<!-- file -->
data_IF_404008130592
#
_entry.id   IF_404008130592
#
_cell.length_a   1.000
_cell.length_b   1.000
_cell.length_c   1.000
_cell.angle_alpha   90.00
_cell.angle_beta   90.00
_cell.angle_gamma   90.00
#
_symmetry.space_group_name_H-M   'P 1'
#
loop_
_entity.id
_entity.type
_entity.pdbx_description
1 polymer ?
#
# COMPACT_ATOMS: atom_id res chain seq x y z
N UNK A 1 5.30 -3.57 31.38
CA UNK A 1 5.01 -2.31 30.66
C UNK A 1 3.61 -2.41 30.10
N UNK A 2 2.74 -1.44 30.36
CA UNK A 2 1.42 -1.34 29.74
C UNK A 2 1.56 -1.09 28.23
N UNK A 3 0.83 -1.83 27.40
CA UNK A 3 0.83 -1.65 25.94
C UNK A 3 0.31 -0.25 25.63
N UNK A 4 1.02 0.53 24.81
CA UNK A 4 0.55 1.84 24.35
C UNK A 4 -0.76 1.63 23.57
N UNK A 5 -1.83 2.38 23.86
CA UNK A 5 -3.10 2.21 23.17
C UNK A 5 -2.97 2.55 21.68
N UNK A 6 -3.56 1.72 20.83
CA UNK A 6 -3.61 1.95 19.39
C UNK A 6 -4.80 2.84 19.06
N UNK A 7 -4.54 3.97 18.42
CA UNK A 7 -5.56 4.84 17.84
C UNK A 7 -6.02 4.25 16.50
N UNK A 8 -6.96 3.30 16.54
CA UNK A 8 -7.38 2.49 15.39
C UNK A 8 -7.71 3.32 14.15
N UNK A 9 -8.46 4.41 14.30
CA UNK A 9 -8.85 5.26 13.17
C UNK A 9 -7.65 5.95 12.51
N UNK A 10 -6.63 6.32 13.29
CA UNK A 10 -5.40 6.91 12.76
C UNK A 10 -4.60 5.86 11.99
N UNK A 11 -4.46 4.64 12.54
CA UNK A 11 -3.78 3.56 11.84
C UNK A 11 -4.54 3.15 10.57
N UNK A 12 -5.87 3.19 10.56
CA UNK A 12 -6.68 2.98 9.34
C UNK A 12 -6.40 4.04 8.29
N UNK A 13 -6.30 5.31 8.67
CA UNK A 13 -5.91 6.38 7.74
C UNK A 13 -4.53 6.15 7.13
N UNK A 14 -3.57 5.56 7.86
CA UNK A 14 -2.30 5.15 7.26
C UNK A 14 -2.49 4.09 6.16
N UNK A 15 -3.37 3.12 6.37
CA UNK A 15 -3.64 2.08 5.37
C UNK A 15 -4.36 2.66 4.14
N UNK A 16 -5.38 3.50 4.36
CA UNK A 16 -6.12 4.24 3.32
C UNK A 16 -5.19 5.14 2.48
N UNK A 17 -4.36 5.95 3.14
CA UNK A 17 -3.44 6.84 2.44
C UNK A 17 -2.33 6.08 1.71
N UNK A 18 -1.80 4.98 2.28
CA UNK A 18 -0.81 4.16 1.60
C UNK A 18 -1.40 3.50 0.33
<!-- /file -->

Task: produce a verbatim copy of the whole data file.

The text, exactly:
data_IF_404008130592
#
_entry.id   IF_404008130592
#
_cell.length_a   1.000
_cell.length_b   1.000
_cell.length_c   1.000
_cell.angle_alpha   90.00
_cell.angle_beta   90.00
_cell.angle_gamma   90.00
#
_symmetry.space_group_name_H-M   'P 1'
#
loop_
_entity.id
_entity.type
_entity.pdbx_description
1 polymer ?
#
# COMPACT_ATOMS: atom_id res chain seq x y z
N UNK A 1 5.30 -3.57 31.38
CA UNK A 1 5.01 -2.31 30.66
C UNK A 1 3.61 -2.41 30.10
N UNK A 2 2.74 -1.44 30.36
CA UNK A 2 1.42 -1.34 29.74
C UNK A 2 1.56 -1.09 28.23
N UNK A 3 0.83 -1.83 27.40
CA UNK A 3 0.83 -1.65 25.94
C UNK A 3 0.31 -0.25 25.63
N UNK A 4 1.02 0.53 24.81
CA UNK A 4 0.55 1.84 24.35
C UNK A 4 -0.76 1.63 23.57
N UNK A 5 -1.83 2.38 23.86
CA UNK A 5 -3.10 2.21 23.17
C UNK A 5 -2.97 2.55 21.68
N UNK A 6 -3.56 1.72 20.83
CA UNK A 6 -3.61 1.95 19.39
C UNK A 6 -4.80 2.84 19.06
N UNK A 7 -4.54 3.97 18.42
CA UNK A 7 -5.56 4.84 17.84
C UNK A 7 -6.02 4.25 16.50
N UNK A 8 -6.96 3.30 16.54
CA UNK A 8 -7.38 2.49 15.39
C UNK A 8 -7.71 3.32 14.15
N UNK A 9 -8.46 4.41 14.30
CA UNK A 9 -8.85 5.26 13.17
C UNK A 9 -7.65 5.95 12.51
N UNK A 10 -6.63 6.32 13.29
CA UNK A 10 -5.40 6.91 12.76
C UNK A 10 -4.60 5.86 11.99
N UNK A 11 -4.46 4.64 12.54
CA UNK A 11 -3.78 3.56 11.84
C UNK A 11 -4.54 3.15 10.57
N UNK A 12 -5.87 3.19 10.56
CA UNK A 12 -6.68 2.98 9.34
C UNK A 12 -6.40 4.04 8.29
N UNK A 13 -6.30 5.31 8.67
CA UNK A 13 -5.91 6.38 7.74
C UNK A 13 -4.53 6.15 7.13
N UNK A 14 -3.57 5.56 7.86
CA UNK A 14 -2.30 5.15 7.26
C UNK A 14 -2.49 4.09 6.16
N UNK A 15 -3.37 3.12 6.37
CA UNK A 15 -3.64 2.08 5.37
C UNK A 15 -4.36 2.66 4.14
N UNK A 16 -5.38 3.50 4.36
CA UNK A 16 -6.12 4.24 3.32
C UNK A 16 -5.19 5.14 2.48
N UNK A 17 -4.36 5.95 3.14
CA UNK A 17 -3.44 6.84 2.44
C UNK A 17 -2.33 6.08 1.71
N UNK A 18 -1.80 4.98 2.28
CA UNK A 18 -0.81 4.16 1.60
C UNK A 18 -1.40 3.50 0.33